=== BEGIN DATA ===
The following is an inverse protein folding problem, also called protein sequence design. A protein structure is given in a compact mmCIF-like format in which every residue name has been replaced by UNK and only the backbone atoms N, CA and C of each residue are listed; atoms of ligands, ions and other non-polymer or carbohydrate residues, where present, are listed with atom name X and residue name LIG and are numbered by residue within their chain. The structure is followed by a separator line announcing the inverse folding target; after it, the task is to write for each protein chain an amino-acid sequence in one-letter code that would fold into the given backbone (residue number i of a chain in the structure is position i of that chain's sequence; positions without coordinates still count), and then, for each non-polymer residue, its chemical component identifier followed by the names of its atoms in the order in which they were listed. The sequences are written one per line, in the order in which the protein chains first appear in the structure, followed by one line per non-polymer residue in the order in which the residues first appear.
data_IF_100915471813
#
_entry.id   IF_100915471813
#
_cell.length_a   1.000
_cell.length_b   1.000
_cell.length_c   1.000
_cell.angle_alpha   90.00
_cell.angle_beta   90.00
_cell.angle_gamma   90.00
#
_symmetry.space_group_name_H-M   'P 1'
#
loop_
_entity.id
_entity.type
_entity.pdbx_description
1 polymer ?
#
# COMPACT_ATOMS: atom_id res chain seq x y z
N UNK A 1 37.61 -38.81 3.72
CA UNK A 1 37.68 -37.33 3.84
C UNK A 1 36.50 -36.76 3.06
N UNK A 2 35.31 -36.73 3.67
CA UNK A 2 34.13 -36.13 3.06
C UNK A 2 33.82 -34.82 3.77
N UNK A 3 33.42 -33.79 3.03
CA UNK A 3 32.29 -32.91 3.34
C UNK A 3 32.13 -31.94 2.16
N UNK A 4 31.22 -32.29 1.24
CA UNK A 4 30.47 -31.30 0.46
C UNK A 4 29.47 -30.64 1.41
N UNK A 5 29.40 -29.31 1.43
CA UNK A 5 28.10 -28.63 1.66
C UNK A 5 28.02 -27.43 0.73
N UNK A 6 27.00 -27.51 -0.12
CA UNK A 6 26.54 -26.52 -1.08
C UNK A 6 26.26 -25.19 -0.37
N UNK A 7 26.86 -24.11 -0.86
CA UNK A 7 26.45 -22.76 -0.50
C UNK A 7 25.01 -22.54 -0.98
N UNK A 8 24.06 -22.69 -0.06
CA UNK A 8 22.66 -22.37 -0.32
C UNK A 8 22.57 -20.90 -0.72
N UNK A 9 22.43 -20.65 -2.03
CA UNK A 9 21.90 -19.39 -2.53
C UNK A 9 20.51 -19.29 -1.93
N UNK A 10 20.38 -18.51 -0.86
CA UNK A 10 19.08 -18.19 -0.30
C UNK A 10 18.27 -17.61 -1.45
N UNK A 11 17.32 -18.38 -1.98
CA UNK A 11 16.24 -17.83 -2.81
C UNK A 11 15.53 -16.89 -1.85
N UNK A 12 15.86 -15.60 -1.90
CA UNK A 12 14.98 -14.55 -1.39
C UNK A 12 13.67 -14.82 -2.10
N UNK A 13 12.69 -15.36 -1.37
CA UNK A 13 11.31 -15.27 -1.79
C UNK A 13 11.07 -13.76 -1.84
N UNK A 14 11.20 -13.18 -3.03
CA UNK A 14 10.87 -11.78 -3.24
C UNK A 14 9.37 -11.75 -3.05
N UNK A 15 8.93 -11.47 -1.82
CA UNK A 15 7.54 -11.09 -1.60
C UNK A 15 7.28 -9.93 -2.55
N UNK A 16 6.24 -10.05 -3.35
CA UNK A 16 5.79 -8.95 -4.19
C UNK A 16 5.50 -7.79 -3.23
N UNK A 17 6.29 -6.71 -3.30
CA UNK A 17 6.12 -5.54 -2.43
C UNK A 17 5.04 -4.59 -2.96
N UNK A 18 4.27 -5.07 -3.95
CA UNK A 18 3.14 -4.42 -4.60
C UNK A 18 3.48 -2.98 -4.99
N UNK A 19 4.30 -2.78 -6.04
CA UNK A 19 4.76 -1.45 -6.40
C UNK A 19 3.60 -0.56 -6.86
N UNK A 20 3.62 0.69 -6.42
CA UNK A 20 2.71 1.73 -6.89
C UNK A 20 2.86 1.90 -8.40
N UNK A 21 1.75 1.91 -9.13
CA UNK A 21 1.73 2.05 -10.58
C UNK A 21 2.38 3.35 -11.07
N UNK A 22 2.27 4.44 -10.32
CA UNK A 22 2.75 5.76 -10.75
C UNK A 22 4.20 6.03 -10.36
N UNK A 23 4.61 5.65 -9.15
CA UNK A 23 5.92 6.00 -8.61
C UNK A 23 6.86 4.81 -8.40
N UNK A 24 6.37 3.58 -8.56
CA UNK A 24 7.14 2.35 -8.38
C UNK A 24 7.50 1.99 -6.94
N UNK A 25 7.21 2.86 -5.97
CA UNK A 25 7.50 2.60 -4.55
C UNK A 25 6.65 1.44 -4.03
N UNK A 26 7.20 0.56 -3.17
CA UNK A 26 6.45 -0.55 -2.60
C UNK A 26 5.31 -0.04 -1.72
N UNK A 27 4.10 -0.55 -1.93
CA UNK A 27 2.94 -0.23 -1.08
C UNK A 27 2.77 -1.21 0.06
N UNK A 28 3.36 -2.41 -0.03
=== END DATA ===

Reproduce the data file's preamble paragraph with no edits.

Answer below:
The following is an inverse protein folding problem, also called protein sequence design. A protein structure is given in a compact mmCIF-like format in which every residue name has been replaced by UNK and only the backbone atoms N, CA and C of each residue are listed; atoms of ligands, ions and other non-polymer or carbohydrate residues, where present, are listed with atom name X and residue name LIG and are numbered by residue within their chain. The structure is followed by a separator line announcing the inverse folding target; after it, the task is to write for each protein chain an amino-acid sequence in one-letter code that would fold into the given backbone (residue number i of a chain in the structure is position i of that chain's sequence; positions without coordinates still count), and then, for each non-polymer residue, its chemical component identifier followed by the names of its atoms in the order in which they were listed. The sequences are written one per line, in the order in which the protein chains first appear in the structure, followed by one line per non-polymer residue in the order in which the residues first appear.